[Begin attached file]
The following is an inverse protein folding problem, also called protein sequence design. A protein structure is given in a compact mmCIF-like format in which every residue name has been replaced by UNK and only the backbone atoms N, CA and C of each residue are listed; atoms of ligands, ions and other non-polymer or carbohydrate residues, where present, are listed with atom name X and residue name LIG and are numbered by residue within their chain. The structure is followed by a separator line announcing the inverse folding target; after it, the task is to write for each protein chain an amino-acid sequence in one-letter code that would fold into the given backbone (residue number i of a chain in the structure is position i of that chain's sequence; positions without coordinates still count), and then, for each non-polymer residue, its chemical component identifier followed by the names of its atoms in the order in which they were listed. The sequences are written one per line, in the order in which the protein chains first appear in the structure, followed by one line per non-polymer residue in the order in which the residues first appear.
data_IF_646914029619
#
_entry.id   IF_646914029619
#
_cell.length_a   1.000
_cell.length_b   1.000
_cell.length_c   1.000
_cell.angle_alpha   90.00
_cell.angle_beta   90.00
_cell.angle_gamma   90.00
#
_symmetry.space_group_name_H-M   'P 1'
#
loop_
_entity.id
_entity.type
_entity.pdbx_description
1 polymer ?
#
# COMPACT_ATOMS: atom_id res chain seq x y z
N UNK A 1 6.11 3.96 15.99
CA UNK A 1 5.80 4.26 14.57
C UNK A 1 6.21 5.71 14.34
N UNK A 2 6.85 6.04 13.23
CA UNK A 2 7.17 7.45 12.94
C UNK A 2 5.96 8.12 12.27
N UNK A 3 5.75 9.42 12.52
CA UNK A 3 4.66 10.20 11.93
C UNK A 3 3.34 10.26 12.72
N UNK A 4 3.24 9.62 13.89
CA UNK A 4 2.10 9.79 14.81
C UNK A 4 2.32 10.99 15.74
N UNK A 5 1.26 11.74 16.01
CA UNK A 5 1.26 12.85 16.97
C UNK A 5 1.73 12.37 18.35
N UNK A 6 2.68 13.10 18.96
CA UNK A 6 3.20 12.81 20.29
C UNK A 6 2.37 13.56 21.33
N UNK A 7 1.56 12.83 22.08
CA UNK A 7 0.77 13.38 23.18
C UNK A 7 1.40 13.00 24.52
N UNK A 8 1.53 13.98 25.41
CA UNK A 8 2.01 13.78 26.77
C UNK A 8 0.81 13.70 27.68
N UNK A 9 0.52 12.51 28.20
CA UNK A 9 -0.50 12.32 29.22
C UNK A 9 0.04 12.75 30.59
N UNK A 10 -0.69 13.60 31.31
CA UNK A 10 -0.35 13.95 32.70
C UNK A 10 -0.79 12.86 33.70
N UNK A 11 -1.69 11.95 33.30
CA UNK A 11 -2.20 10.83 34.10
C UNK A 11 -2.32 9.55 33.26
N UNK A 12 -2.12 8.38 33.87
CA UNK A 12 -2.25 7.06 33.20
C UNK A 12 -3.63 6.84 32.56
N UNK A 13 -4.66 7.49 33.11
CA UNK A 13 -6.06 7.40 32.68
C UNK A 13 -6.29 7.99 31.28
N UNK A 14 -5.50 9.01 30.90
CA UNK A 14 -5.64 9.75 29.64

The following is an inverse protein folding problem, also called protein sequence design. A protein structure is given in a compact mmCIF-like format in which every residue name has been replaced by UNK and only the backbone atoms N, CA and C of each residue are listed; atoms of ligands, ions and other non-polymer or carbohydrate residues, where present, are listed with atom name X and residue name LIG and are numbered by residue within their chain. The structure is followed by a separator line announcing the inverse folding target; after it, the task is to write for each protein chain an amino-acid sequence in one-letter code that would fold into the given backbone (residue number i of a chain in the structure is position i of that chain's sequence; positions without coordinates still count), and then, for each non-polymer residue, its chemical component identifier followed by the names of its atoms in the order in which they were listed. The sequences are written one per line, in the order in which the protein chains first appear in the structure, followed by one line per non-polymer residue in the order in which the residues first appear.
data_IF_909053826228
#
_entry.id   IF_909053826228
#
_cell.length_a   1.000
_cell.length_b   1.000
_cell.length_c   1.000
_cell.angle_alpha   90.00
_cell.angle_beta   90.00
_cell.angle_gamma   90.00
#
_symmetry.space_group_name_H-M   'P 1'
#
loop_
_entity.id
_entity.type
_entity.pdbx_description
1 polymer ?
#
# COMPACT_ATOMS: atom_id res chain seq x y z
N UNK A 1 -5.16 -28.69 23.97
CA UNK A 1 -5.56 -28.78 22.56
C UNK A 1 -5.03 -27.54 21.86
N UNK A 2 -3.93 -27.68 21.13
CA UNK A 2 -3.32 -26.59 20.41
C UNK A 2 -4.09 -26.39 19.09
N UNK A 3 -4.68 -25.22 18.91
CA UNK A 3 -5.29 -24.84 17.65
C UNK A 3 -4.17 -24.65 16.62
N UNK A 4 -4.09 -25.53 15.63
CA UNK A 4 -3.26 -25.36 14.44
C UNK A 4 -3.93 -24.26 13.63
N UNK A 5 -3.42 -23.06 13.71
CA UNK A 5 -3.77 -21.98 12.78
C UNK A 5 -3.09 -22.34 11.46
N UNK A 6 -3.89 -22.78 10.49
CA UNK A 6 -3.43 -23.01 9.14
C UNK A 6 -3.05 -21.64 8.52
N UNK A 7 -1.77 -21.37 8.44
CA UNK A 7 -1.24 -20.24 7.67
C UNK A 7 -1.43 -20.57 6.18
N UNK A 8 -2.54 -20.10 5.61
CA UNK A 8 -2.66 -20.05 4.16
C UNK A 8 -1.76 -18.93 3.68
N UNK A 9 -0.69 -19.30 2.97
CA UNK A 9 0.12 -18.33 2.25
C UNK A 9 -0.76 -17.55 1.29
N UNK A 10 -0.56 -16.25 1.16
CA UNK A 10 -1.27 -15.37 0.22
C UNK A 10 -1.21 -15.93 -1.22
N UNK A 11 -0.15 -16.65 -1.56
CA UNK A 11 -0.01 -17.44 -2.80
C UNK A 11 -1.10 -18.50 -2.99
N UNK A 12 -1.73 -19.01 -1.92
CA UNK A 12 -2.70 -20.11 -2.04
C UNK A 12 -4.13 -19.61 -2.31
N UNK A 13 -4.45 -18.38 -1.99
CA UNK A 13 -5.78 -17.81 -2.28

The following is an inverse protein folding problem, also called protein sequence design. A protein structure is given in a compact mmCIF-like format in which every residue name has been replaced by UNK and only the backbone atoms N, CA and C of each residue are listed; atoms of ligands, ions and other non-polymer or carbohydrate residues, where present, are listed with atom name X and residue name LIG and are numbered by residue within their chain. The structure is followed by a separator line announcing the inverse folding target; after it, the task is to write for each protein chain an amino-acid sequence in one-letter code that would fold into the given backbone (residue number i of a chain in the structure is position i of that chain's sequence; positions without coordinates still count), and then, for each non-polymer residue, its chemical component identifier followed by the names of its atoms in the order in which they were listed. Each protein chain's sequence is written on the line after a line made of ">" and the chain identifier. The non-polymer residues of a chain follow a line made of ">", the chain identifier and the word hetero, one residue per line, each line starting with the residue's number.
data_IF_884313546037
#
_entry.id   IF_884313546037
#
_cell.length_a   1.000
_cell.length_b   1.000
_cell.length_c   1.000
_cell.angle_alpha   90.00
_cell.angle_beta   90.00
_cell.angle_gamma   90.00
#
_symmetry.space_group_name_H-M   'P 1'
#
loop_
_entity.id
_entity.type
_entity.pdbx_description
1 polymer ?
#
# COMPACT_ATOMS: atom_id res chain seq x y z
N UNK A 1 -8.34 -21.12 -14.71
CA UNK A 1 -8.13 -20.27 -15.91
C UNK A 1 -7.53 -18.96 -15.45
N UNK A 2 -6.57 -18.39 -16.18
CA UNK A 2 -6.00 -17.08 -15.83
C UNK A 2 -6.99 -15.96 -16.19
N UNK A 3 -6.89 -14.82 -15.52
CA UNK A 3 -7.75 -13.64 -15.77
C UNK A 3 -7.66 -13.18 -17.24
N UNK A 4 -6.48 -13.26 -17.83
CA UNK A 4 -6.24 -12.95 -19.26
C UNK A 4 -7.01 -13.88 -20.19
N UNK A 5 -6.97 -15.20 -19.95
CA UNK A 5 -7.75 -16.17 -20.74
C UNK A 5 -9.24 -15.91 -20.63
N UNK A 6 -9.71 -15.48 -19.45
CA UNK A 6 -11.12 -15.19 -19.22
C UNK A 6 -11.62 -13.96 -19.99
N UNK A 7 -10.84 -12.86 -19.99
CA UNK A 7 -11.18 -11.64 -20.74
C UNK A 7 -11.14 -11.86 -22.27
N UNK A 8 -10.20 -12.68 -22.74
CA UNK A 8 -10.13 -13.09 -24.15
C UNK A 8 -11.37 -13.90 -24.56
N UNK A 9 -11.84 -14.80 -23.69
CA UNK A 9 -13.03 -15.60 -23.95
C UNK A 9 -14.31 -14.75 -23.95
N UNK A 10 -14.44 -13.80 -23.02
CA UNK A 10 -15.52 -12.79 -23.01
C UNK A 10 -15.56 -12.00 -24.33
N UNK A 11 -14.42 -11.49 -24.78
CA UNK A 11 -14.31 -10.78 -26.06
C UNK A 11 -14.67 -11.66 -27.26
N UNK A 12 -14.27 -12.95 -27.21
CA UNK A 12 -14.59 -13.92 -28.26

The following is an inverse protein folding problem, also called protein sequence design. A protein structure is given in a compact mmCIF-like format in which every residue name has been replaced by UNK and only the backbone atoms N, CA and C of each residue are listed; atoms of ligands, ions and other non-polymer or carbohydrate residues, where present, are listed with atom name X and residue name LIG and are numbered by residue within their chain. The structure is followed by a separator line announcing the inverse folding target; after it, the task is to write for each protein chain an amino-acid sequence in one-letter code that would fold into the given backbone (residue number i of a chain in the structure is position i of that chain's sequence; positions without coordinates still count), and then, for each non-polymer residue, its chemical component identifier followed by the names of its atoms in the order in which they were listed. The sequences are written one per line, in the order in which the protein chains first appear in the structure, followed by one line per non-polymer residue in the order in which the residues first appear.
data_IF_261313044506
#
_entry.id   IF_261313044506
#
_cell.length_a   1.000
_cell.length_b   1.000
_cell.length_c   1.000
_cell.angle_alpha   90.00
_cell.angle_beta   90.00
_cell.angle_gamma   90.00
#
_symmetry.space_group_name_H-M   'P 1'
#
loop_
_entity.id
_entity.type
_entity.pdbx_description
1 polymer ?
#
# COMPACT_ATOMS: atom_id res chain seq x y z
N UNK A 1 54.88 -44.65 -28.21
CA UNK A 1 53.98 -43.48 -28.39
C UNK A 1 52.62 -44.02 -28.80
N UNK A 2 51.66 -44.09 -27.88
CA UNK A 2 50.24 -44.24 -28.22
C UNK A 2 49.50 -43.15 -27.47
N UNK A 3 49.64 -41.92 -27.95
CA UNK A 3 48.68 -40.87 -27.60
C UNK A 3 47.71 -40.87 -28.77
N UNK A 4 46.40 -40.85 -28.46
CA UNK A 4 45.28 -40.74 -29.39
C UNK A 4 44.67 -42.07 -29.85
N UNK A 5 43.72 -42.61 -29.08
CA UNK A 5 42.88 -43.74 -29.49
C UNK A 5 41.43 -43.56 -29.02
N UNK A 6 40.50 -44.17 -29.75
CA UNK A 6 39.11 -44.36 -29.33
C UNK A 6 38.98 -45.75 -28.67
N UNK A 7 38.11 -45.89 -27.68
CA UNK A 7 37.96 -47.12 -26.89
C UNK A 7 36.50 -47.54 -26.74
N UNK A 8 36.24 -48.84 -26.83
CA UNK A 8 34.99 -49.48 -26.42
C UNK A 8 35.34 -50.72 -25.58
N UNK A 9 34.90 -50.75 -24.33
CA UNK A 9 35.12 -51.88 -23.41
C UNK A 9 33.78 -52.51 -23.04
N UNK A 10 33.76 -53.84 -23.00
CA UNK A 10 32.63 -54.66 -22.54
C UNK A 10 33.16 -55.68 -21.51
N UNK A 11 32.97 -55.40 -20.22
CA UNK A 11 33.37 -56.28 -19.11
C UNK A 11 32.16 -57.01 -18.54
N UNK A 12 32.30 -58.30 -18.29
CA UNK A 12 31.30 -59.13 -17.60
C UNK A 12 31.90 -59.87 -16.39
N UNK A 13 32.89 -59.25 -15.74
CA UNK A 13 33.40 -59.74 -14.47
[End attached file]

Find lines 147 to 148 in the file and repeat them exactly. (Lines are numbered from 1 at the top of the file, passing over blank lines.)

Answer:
CA UNK A 2 -6.00 -17.08 -15.83
C UNK A 2 -6.99 -15.96 -16.19